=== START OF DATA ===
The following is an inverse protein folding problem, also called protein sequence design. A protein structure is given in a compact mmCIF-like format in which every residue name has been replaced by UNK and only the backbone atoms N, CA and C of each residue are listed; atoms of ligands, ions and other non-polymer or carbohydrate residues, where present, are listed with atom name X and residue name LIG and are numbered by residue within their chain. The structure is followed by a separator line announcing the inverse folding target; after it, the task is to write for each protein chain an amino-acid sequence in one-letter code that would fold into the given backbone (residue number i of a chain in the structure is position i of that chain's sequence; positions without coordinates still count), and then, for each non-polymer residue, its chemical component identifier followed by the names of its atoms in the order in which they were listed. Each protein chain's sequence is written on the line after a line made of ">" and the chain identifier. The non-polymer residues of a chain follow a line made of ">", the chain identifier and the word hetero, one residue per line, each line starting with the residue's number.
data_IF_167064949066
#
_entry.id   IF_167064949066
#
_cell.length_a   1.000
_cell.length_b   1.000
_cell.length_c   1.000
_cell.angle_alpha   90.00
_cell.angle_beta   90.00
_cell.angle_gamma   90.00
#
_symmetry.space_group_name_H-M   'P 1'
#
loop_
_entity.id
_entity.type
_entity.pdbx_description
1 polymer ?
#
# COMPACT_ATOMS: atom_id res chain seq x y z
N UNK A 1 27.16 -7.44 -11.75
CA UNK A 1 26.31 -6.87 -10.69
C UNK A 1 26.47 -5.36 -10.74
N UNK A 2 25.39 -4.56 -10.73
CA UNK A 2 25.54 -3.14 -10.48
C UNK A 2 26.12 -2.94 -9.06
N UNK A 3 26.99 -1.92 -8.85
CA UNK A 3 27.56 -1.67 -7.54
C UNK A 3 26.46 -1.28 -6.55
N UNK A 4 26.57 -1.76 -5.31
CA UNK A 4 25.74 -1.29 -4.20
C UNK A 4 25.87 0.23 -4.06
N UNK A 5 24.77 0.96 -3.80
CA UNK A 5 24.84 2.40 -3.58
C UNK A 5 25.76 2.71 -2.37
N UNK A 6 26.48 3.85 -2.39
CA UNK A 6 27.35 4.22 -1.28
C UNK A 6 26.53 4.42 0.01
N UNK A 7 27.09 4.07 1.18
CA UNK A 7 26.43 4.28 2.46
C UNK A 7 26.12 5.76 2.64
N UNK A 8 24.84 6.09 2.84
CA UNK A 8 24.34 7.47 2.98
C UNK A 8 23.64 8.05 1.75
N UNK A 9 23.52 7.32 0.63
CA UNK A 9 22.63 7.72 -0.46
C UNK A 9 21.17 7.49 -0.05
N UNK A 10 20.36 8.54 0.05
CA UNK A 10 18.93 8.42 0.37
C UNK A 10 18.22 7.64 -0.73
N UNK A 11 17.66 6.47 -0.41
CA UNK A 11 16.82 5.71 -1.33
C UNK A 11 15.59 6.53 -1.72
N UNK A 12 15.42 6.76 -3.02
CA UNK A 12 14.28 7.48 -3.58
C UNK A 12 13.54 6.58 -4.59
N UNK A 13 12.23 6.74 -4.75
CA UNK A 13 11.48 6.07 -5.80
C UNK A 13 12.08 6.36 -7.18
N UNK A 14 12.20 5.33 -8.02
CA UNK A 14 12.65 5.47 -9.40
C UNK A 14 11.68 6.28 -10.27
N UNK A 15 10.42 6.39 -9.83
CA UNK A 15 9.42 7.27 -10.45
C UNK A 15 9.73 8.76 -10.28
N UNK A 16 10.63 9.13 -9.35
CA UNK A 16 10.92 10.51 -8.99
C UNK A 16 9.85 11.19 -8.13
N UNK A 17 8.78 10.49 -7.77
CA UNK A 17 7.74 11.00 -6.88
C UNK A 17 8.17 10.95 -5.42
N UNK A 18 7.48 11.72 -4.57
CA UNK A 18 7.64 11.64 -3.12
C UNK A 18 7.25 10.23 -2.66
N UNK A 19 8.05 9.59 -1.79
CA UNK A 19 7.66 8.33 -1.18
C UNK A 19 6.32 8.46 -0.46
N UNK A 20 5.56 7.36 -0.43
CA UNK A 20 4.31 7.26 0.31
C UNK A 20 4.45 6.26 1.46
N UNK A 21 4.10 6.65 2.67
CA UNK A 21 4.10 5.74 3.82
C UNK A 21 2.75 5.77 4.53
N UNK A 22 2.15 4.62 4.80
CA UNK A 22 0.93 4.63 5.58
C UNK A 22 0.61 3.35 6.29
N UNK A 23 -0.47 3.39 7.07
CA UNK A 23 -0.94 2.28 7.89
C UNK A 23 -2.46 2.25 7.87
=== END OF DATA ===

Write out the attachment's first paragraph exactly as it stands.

The following is an inverse protein folding problem, also called protein sequence design. A protein structure is given in a compact mmCIF-like format in which every residue name has been replaced by UNK and only the backbone atoms N, CA and C of each residue are listed; atoms of ligands, ions and other non-polymer or carbohydrate residues, where present, are listed with atom name X and residue name LIG and are numbered by residue within their chain. The structure is followed by a separator line announcing the inverse folding target; after it, the task is to write for each protein chain an amino-acid sequence in one-letter code that would fold into the given backbone (residue number i of a chain in the structure is position i of that chain's sequence; positions without coordinates still count), and then, for each non-polymer residue, its chemical component identifier followed by the names of its atoms in the order in which they were listed. Each protein chain's sequence is written on the line after a line made of ">" and the chain identifier. The non-polymer residues of a chain follow a line made of ">", the chain identifier and the word hetero, one residue per line, each line starting with the residue's number.